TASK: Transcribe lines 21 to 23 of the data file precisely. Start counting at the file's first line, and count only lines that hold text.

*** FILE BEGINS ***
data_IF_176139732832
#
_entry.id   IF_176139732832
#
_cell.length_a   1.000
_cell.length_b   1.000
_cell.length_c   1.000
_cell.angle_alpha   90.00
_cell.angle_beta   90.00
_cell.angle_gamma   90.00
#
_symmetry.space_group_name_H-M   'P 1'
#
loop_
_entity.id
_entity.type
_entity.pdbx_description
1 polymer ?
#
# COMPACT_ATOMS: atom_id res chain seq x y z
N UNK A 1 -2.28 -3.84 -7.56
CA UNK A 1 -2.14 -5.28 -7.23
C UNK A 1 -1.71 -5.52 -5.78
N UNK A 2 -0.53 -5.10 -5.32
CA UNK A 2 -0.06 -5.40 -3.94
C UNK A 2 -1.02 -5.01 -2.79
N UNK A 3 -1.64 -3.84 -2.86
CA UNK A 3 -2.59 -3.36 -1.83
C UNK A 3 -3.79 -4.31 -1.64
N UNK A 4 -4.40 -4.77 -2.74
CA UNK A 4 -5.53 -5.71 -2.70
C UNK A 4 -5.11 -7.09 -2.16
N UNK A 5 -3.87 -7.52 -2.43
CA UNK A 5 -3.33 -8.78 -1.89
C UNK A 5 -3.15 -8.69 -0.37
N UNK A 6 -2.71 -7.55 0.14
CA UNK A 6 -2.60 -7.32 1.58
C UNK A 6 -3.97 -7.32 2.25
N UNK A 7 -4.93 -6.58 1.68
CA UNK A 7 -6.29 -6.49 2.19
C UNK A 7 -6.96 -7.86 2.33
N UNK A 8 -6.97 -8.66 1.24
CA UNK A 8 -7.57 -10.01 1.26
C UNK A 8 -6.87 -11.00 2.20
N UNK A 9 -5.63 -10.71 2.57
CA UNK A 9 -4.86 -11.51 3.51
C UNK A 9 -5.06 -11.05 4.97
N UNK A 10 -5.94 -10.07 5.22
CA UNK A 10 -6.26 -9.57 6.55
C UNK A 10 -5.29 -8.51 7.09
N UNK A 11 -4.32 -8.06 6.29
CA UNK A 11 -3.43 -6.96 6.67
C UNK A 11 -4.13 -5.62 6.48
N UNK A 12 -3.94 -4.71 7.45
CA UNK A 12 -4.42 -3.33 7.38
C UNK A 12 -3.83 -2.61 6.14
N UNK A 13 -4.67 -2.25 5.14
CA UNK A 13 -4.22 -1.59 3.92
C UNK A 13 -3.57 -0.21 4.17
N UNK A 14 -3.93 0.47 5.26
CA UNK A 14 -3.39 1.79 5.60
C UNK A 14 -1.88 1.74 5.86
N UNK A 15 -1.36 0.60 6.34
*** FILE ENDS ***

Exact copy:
N UNK A 1 -2.28 -3.84 -7.56
CA UNK A 1 -2.14 -5.28 -7.23
C UNK A 1 -1.71 -5.52 -5.78